Colorful Payne Stewart, a 3-time major champion and radiant ambassador of the game, died in a plane accident Oct. 25, 1999
Twenty years now, where’d they go?
Twenty years, I don’t know
I sit and I wonder sometimes,
Where they’ve gone.
– Bob Seger, “Like a Rock”
A journalist pal who once was asked to write a look-back story on the famous sun-splashed “Duel in the Sun” between Tom Watson and Jack Nicklaus that was the 1977 British Open at Turnberry stopped Watson to request a few minutes to help with a story marking the occasion’s 20th anniversary. “You know,” Watson told the scribe somewhat disinterestedly, “every year is an anniversary.”
True. Somehow, 10 and 20 and 50 seem rounder in number than 8 and 18 and 27. Some anniversaries seem, well, different. A time to truly pause. Collect. Remember. Measure. The memories that accompany some days of our past are so fresh and vivid, regardless of what the slow-crawling sands of time want to tell us. Here we are, 20 years to the day that all the music suddenly halted on the PGA Tour. On Oct. 25, 1999, the last living moments of Payne Stewart, three friends and two pilots were spent onboard a private LearJet 35 that took off from Orlando, Fla., on a sleepy Monday bound for Texas but never got there. Instead, the jet, carrying six people rendered unconscious from a lack of oxygen, ran out of fuel and crashed nearly four hours later across the map in a grassy field in South Dakota. That quickly, our U.S. Open champion was gone.
Stewart was a fashionable and entertaining golf brand, one of the game’s bright personalities, once again a freshly minted major champion. He was a loving husband and doting father to two young children, a man greatly deepened by his ever-blossoming spirituality. Stewart, who’d won the AT&T at Pebble Beach earlier in the 1999 season – his first victory on the PGA Tour in nearly four years – as a prelude to winning the U.S. Open at Pinehurst No. 2, was 42 years old. Also lost that day were two members of the group that represented him, Robert Fraley, 46, and Van Arden, 45, of Leader Enterprises; Bruce Borland, 40, a senior design associate with Jack Nicklaus Design; pilot Michael Kling, 43; and co-pilot Stephanie Bellegarrigue, 27.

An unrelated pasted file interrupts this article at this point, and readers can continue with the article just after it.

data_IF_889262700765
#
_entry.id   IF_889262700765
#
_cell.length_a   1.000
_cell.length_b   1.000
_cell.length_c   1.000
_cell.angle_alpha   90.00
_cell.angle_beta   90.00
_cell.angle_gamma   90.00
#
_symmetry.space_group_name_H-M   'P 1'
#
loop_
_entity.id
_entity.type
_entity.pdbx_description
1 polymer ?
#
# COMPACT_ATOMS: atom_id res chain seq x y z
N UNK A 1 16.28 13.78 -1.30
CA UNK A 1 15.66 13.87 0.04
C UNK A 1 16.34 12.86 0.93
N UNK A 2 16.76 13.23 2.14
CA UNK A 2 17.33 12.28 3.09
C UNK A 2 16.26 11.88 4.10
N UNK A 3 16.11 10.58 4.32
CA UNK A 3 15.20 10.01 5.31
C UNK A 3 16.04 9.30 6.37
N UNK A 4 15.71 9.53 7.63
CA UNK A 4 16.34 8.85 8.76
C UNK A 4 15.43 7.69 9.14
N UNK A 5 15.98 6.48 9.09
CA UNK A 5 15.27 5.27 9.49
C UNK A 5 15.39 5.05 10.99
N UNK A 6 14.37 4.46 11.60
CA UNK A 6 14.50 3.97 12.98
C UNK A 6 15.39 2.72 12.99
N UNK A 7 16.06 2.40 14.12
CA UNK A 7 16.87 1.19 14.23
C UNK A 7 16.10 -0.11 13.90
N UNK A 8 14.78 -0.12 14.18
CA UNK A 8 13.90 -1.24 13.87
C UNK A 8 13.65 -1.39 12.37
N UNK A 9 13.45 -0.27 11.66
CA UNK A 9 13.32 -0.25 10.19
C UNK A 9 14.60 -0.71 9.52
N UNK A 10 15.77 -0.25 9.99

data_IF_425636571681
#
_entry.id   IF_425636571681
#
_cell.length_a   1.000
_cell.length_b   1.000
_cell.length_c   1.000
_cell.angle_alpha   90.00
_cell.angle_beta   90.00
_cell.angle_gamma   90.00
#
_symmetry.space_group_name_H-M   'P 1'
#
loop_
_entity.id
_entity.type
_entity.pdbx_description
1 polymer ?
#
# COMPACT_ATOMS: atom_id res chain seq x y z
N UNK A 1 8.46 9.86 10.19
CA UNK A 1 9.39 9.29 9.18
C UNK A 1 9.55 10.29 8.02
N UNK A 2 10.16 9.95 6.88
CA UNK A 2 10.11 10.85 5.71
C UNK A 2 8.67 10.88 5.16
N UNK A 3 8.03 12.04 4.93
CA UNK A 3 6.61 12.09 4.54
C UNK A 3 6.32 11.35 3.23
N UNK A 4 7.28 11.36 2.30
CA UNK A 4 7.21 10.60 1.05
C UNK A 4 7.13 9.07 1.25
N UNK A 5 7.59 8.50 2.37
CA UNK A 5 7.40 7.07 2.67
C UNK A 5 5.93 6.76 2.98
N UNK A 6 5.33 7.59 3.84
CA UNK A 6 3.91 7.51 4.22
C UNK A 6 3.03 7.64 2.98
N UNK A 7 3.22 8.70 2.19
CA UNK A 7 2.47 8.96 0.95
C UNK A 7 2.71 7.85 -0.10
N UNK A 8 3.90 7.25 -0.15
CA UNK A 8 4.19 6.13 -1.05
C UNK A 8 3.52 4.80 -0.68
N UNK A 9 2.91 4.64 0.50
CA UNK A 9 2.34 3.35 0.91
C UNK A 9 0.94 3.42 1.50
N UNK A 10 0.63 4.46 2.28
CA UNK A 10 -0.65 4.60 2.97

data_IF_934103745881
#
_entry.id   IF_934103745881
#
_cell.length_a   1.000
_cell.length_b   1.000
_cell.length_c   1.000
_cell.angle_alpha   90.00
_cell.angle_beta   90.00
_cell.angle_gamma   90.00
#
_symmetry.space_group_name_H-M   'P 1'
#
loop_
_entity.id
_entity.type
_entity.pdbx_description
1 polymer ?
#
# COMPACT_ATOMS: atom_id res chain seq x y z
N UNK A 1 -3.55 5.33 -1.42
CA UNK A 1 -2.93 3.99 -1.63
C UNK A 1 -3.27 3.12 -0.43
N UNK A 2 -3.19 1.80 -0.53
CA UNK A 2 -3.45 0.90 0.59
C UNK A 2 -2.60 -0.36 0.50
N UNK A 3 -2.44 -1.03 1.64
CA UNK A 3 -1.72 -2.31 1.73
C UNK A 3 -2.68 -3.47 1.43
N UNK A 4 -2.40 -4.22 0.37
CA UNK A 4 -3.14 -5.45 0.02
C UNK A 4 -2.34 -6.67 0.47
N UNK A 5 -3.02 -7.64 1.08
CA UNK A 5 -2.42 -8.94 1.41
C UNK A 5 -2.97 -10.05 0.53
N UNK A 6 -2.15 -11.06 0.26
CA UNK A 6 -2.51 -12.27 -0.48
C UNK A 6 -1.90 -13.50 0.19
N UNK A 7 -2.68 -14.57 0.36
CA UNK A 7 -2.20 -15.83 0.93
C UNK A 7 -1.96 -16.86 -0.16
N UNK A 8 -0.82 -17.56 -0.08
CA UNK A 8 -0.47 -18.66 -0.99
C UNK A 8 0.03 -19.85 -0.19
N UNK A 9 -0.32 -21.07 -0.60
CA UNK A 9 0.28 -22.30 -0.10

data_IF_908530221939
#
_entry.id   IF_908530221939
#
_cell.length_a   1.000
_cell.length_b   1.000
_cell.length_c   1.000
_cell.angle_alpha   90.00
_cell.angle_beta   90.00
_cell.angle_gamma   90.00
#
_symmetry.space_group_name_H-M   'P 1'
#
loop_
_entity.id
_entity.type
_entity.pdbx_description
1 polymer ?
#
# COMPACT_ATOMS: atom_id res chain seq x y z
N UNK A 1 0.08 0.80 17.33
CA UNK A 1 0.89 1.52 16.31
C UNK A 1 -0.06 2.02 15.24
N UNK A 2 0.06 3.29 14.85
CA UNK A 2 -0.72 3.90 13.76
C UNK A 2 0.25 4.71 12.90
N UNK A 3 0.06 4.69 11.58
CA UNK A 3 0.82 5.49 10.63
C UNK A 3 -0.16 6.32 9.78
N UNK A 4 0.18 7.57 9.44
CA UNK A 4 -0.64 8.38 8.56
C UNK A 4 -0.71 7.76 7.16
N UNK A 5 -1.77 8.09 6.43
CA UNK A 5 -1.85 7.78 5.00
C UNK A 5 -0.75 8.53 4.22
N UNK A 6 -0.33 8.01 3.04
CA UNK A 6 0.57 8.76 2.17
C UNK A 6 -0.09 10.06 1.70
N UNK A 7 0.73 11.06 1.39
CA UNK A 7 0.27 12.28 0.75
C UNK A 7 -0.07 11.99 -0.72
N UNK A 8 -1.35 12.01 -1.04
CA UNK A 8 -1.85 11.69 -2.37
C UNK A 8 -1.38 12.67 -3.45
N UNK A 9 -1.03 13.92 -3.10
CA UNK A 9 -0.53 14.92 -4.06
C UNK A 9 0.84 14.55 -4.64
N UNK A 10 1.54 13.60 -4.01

I had been the golf beat writer at the Orlando Sentinel, starting in 1995, and later a deputy editor and writer at Golfweek magazine across town for two decades. Stewart had been one of my marquee “locals.” We had a handful. The 1990s represented a big time for golf in Orlando. Stewart joined Nick Price, Ian Baker-Finch, Ernie Els, Lee Janzen, Corey Pavin, Nick Faldo and Mark O’Meara in bringing home major-championship trophies to The City Beautiful. As an added bonus, a rookie by way of California making his professional debut in Milwaukee in August 1996 did so attached to a newly listed hometown. The announcement on the first tee that historic day at the Greater Milwaukee Open came through thusly: “From Orlando, Fla., Tiger Woods.”
Back to Stewart. With so many star players living in town, surely some had to be easier to deal with than others. The writer who’d held down the golf beat before my taking over in 1995 was generous in his scouting report, and put forth one player who might be my biggest challenge to interview/cover: Payne Stewart. Maybe it simply was the divine timing of my arrival to the beat as Stewart was embracing a kinder, gentler and less pugnacious persona. Frankly, Stewart could not have been more outgoing and generous. He was a quote machine, offering thoughtful words. He enjoyed talking about his craft.
Early on, there were plenty of veteran players on the PGA Tour who’d failed to view the bigger picture when Woods arrived. The Tour clearly was on a different trajectory with this kid. There was outward jealousy and many eyerolls over golf’s newest wunderkind. A common stance: Here’s a rookie who really hasn’t done anything as a pro, and he’s garnering multimillion-dollar deals and all the attention, basically removing all air from the room. . . . You may want to talk about Woods, but me, I don’t.